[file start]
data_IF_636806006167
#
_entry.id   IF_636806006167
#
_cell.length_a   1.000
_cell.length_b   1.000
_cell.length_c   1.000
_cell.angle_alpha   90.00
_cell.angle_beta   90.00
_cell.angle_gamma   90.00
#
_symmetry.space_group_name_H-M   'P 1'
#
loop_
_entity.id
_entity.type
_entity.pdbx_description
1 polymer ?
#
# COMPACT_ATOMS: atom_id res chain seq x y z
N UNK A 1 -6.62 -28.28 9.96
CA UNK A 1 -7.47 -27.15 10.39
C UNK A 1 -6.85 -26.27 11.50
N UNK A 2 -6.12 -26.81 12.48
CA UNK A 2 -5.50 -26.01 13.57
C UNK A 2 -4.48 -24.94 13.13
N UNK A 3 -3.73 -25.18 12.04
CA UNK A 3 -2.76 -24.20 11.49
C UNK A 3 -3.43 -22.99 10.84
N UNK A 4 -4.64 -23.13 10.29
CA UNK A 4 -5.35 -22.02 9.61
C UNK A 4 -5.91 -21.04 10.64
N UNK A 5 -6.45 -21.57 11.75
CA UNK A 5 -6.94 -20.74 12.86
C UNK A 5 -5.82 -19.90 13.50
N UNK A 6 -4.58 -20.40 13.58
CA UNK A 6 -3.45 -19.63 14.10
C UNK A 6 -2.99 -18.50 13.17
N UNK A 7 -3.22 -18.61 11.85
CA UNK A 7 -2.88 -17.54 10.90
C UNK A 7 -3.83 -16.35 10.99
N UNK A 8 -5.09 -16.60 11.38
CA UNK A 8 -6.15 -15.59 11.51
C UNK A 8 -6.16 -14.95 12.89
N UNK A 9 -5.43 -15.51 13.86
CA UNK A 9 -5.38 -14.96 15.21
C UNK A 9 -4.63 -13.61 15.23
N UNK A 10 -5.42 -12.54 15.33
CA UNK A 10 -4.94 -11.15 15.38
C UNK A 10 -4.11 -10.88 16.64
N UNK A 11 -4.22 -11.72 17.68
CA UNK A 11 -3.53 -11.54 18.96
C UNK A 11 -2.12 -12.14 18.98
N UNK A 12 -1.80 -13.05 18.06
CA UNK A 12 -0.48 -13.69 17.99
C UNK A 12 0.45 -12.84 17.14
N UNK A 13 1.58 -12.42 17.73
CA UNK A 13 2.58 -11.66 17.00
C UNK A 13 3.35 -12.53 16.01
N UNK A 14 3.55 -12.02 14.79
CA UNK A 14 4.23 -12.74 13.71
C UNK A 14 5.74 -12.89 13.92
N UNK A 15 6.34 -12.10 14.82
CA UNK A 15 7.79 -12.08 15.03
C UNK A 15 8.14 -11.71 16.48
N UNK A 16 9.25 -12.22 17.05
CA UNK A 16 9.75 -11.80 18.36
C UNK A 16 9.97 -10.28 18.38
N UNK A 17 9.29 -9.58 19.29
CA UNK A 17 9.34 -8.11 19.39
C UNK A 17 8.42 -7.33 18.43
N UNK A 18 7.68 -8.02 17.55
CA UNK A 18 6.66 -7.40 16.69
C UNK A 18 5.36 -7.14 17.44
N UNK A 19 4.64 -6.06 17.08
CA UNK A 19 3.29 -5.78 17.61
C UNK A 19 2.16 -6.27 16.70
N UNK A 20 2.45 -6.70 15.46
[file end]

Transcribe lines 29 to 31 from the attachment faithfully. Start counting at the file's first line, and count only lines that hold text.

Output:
C UNK A 3 -3.43 -22.99 10.84
N UNK A 4 -4.64 -23.13 10.29
CA UNK A 4 -5.35 -22.02 9.61